Dear Inside His Head husbands,
My 5-year-old son has moved away from Thomas the Tank Engine toys to wanting toy soldiers and plastic guns. I’m not really comfortable with him having “weapons” even if they don’t look super realistic. I’m afraid having those kinds of toys in the house will encourage him to be violent. My husband disagrees and wants to buy him a toy gun for Christmas. What’s your take?
MAVERICK: Lots of little boys like guns. They don’t have to like guns but don’t punish your child if that’s his inclination.
Heck, even if you don’t buy him a toy gun, he’ll likely grab a stick, or a ruler and turn it into one and run around pretending to shoot stuff. It’s what boys do.
Don’t panic just because your son is wanting to experiment with these drives. Males are hardwired to fight for and defend what they love. Even in the classic movie “A Christmas Story”, Ralphie imagines using his Red Ryder B.B. gun to fight off bandits much to the admiration of his family.
Giving a boy a toy gun no more fosters him to be violent than getting a little girl a Easy Bake Oven will make her a future doormat.
No pointing the gun and “shooting” at pets and no pointing the gun at others unless they are also armed and willing to do battle.
Don’t even get me started on toy soldiers. The profession of soldier is an honorable one. While sometimes boys play can sound pretty nutty and gruesome, with attempts to mimic machine guns, and bombs and screams it’s all just play. It is male play but it is still play.
Let your husband lead in this. Say the boy can get a toy gun or toy soldiers if the father agrees to play with him.
Boys learn to become men by spending time with strong, male role models. Tell your husband if he’s certain the guns and toy soldiers won’t hurt the boy, you are certain playing with his dad will help.
GRAY: Throughout the centuries millions of children have played with various weapons. As a child I had a variety of pistols. My favorite was a replica flint lock that fired rolls of red popping caps. Has such play turned myself and innumerable scores of others into barbaric savages? No, it has not. Here’s why:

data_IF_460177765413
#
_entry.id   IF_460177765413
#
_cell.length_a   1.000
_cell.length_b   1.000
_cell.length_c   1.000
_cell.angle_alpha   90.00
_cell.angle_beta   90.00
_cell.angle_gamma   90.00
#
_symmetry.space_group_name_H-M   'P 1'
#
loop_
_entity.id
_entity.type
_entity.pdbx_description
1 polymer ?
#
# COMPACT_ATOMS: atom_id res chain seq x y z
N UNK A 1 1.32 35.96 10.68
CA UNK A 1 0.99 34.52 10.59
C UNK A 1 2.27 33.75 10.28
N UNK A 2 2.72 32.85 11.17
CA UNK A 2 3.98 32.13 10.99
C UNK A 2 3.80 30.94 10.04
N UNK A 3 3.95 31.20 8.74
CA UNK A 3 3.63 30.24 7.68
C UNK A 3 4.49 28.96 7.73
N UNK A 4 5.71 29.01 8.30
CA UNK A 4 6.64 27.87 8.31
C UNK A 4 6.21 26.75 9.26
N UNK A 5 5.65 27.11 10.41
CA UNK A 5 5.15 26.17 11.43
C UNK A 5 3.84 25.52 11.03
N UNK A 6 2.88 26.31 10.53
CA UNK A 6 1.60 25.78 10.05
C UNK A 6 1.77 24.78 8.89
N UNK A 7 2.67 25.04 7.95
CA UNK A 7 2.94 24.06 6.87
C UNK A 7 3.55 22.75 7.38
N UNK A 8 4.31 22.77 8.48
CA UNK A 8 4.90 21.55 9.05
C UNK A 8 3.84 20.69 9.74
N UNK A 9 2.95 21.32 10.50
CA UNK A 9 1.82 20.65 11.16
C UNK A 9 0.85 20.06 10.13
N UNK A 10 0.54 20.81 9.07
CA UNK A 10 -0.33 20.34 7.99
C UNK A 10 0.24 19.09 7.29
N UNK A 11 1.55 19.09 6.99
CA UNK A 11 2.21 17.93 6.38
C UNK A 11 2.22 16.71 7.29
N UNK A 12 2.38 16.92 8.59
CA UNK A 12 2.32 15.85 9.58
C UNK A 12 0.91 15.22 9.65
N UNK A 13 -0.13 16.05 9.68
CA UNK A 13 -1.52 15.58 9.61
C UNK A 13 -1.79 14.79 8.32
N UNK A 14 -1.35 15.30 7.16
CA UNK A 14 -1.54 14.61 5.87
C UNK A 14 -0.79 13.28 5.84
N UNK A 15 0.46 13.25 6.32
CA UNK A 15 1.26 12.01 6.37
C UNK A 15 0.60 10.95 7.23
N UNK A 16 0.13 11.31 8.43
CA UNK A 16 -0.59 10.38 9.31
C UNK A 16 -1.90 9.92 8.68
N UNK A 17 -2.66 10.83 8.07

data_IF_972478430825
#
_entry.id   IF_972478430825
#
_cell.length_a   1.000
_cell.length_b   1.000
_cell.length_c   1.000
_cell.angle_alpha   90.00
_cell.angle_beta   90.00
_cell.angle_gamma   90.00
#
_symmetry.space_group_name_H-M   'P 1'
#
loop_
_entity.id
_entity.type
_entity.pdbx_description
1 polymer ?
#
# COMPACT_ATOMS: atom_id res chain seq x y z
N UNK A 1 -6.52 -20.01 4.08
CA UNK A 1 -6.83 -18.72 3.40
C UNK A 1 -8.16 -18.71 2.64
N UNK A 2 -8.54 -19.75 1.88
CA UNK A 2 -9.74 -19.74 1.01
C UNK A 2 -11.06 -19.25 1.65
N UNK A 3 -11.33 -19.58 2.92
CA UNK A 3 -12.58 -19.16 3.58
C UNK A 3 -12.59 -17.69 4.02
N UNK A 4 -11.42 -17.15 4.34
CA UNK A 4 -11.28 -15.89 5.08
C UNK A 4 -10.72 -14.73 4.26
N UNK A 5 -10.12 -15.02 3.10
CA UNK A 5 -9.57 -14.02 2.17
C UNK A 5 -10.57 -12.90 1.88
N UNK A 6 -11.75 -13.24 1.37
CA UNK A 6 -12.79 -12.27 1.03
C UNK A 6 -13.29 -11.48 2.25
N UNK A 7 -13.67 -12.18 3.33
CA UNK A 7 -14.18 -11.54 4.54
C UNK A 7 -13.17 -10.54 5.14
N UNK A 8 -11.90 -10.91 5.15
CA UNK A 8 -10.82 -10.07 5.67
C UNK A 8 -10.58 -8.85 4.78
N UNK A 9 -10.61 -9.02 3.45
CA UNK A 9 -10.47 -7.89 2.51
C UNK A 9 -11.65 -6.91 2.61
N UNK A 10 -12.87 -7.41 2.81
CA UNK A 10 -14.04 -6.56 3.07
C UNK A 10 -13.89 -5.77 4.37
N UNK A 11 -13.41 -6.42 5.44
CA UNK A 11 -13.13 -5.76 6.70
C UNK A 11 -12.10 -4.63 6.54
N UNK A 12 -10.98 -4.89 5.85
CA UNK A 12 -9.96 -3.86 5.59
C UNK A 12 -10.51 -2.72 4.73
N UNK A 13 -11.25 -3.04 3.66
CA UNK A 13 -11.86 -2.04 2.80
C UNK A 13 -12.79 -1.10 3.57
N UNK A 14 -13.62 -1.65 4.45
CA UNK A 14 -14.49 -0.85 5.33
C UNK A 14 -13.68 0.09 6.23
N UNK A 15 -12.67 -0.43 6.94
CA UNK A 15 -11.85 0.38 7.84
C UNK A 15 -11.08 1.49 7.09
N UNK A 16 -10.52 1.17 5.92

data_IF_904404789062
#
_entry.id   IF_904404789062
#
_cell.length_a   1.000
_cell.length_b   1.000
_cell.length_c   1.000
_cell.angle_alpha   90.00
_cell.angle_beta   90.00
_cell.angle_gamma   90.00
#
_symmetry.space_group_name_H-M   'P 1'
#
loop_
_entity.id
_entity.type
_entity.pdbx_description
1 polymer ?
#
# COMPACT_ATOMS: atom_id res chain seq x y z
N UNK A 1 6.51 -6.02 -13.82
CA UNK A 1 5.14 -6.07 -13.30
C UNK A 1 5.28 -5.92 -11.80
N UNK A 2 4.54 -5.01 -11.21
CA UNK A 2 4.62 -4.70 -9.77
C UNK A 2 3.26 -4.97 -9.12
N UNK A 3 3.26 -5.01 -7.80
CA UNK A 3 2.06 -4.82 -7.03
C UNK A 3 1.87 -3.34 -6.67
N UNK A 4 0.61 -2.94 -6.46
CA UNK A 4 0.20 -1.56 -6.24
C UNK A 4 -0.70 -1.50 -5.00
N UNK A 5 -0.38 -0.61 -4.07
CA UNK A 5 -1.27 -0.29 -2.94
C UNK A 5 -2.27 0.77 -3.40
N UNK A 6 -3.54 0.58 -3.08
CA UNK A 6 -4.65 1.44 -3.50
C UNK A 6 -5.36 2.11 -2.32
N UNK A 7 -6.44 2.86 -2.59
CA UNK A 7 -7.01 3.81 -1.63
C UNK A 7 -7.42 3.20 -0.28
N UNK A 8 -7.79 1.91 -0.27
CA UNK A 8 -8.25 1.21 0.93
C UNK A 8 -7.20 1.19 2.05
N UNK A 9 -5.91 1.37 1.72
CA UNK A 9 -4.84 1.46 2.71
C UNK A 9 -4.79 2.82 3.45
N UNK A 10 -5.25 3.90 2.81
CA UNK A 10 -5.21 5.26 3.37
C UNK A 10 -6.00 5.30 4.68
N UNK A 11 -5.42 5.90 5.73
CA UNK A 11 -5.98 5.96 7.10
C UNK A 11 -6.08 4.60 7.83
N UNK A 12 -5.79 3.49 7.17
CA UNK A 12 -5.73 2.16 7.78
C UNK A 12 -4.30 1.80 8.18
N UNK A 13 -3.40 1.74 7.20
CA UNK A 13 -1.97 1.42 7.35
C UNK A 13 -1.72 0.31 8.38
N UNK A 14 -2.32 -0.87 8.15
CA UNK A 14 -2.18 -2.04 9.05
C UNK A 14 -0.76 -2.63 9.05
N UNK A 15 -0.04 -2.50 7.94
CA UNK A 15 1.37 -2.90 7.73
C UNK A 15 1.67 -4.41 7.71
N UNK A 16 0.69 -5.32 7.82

Kids play with toy guns because it’s a game, not because they’re practicing to become assassins. Just as children playing Monopoly don’t become slumlords, those playing Pin the Tail on the Donkey don’t grow up being animal abusers and children playing Candy Land don’t become morbidly obese, owning a toy gun isn’t going to turn you child into a bully or menace.
Personally my daughter prefers swords to guns and she never uses them to harm anything, not that she even looks particularly intimidating while wearing a tiara as she wields the plastic blade. Though the only toy gun she’s expressed interest in is a water pistol, she looks at them as a plaything and not with the connotations we adults ascribe to them.
And I don’t think I should finish without a word of caution. If you own real guns you need to teach your child the difference and use your head about how you store them. To a child who isn’t educated, they may believe they’ve found a new toy. Nobody wants that scenario. Ever.
And as your son abandons trains for tanks, toy pistols and G.I. Joe figures, just know it’s the same steps your husband took when he was your sons age. Go on, take a look at your husband, because he’s the proof that toys are for boys, but don’t determine who he becomes as a man.
MICHAEL: I’m not a big fan of toy guns. That being said, I have no problem with real ones. At an appropriate age and under supervision. So I hear where you’re coming from.
I don’t know that you’re going to win this one though. It’s such a part of our culture and if you both aren’t aligned on this you’re going to have to negotiate some conditions. First, see if you can put him off another year. If not, set up ground rules for play.
I have two little girls and I’m very uncomfortable when they’re playing outside and their friends who are boys start playing with their guns. What makes me nervous is that one of these times they’re going to come out with a real gun. So make sure he’s punished when he points the gun at any living thing and hope he gets the point.